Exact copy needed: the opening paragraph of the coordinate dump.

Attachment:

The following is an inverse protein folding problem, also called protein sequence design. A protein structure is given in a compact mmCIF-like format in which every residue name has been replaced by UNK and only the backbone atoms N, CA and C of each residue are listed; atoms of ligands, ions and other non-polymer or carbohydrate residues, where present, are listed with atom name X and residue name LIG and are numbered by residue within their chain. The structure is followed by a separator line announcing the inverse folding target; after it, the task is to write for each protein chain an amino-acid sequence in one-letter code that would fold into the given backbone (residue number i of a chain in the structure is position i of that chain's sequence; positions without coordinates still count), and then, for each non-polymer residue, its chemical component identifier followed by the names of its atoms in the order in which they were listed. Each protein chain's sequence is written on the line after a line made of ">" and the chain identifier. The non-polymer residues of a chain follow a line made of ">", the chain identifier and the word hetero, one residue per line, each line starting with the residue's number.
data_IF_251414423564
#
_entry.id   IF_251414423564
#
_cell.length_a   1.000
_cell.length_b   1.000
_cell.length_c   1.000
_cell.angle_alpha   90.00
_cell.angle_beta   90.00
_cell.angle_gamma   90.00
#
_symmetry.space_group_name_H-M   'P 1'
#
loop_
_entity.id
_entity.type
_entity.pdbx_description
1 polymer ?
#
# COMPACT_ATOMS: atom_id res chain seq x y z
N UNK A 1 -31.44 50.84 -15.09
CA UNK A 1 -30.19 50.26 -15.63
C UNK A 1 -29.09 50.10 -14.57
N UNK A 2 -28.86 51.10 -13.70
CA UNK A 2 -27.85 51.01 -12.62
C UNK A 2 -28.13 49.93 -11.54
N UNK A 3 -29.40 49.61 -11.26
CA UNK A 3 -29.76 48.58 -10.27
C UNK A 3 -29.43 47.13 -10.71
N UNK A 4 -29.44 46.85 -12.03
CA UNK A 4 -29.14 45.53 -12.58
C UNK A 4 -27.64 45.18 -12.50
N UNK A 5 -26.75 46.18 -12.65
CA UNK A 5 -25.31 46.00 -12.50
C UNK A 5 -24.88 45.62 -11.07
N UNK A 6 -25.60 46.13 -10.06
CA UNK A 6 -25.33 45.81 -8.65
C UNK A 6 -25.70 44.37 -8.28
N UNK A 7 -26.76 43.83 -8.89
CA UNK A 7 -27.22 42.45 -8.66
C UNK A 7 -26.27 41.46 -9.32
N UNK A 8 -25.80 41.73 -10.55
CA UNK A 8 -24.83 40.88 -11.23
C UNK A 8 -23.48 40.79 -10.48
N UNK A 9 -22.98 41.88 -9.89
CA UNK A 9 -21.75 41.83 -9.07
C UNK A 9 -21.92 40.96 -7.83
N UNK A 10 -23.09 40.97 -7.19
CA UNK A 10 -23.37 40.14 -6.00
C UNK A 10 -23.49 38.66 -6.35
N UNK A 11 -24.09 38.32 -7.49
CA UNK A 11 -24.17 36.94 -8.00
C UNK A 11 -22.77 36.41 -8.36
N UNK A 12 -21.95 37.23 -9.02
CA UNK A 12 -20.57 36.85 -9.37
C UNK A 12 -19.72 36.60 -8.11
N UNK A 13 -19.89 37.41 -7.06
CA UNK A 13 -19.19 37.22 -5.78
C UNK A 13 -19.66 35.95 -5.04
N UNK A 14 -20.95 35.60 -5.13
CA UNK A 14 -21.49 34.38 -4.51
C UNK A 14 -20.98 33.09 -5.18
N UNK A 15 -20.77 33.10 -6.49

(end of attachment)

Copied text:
The following is an inverse protein folding problem, also called protein sequence design. A protein structure is given in a compact mmCIF-like format in which every residue name has been replaced by UNK and only the backbone atoms N, CA and C of each residue are listed; atoms of ligands, ions and other non-polymer or carbohydrate residues, where present, are listed with atom name X and residue name LIG and are numbered by residue within their chain. The structure is followed by a separator line announcing the inverse folding target; after it, the task is to write for each protein chain an amino-acid sequence in one-letter code that would fold into the given backbone (residue number i of a chain in the structure is position i of that chain's sequence; positions without coordinates still count), and then, for each non-polymer residue, its chemical component identifier followed by the names of its atoms in the order in which they were listed. Each protein chain's sequence is written on the line after a line made of ">" and the chain identifier. The non-polymer residues of a chain follow a line made of ">", the chain identifier and the word hetero, one residue per line, each line starting with the residue's number.